• Sitting together – happy, contented, stress free bunnies will happily sit next to each other.
  • Play – some chasing around the enclosure will be normal. In the wild you’ll often see companions running around after each other in a playful, non-aggressive way.

Beware of these signs

  • Attacking – if you see one of the rabbits constantly seeking the other to attack it, this is a sign that the mixing will take longer.
  • Fur pulling – dominant rabbits may repeatedly pull chunks of hair out of the other. Looks for the signs of fur in clumps in the enclosure, or bald patches on the coat.
  • Injuries – check them every day for injuries. Some bite wounds can be difficult to see. You may notice wet patches of fur that seem to be stuck with saliva. Any wounds need to be attended to so don’t hesitate to call us if you are worried.
  • Hiding – if one of the rabbits is feeling more threatened, you may notice that it is always hiding inside a tube or under a box. This need not be addressed.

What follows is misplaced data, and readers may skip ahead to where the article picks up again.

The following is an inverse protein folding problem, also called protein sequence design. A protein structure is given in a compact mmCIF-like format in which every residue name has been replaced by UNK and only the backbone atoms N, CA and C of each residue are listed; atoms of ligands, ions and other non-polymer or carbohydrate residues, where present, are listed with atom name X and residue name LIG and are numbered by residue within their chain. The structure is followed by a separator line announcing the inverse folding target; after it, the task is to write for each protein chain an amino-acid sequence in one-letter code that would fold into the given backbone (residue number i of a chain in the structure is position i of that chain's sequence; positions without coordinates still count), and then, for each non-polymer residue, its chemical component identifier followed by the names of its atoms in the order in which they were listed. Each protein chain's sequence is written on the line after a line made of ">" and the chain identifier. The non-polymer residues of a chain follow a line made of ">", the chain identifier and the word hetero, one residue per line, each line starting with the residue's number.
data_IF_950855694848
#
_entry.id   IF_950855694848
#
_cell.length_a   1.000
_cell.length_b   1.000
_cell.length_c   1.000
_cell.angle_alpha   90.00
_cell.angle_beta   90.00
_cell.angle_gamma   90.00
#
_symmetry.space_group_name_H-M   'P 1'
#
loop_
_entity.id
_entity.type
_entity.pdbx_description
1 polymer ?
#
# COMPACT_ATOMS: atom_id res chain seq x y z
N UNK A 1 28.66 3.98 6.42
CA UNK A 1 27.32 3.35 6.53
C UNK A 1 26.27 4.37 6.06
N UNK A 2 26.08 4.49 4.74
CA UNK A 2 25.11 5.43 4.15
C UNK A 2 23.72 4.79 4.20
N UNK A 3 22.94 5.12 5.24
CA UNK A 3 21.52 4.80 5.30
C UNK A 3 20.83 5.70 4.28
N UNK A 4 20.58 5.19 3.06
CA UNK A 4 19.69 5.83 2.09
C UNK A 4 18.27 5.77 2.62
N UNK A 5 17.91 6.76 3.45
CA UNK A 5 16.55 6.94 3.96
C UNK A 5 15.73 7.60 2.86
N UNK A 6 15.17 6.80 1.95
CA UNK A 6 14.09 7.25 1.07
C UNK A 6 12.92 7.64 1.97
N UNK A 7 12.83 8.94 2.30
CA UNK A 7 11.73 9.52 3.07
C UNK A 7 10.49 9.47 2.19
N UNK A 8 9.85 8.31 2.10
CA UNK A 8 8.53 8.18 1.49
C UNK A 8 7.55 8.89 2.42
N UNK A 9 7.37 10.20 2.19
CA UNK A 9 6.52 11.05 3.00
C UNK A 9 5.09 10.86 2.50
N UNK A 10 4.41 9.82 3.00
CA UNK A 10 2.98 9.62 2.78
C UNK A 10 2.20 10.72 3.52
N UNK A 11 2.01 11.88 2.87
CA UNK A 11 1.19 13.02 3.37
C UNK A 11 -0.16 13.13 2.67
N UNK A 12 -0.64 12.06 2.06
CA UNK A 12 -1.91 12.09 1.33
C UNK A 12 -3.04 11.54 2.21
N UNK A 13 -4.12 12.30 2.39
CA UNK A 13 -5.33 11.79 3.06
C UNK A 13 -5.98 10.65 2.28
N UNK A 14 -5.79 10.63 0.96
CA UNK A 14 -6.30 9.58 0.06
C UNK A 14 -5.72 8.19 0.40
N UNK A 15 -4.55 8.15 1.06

Watch this great video >

The RWA and Wood Green Animal Shelter produced a video back in 2016 on introducing new rabbits safely. It’s as relevant now as it was 3 years ago, so share it with your clients.

Work with the RWAF and your local rabbit rescue groups

Many of you will already be aware of the Rabbit Welfare Association and Fund (RWAF), a not for profit organisation striving to improve the health and welfare of domestic rabbits in the UK. It’s a great place to start if you’re looking for ideas and help for you and your clients for all matters regarding rabbits. There’s even a section on Pairing up Rabbits (Bonding) here. And don’t forget to support your local rabbit rescue group, as you’ll be sure to find enthusiastic helpful volunteers who are dedicated to helping the pet rabbit population. Your clients with lone rabbits could be directed towards these rescue centres to look for suitable companions.

Here are some of the Rabbit Rescue Centres registered with the Rabbit Rehome website >

Watch our FREE Webinar >

Don’t forget to watch our FREE Webinar on Rabbit bonding; making friends not foes” presented by Rae Todd and Anne McBride. If you follow the link to the Webinar Vet website, you’ll be able to get access to an hour of free rabbit CPD. Click here to get access now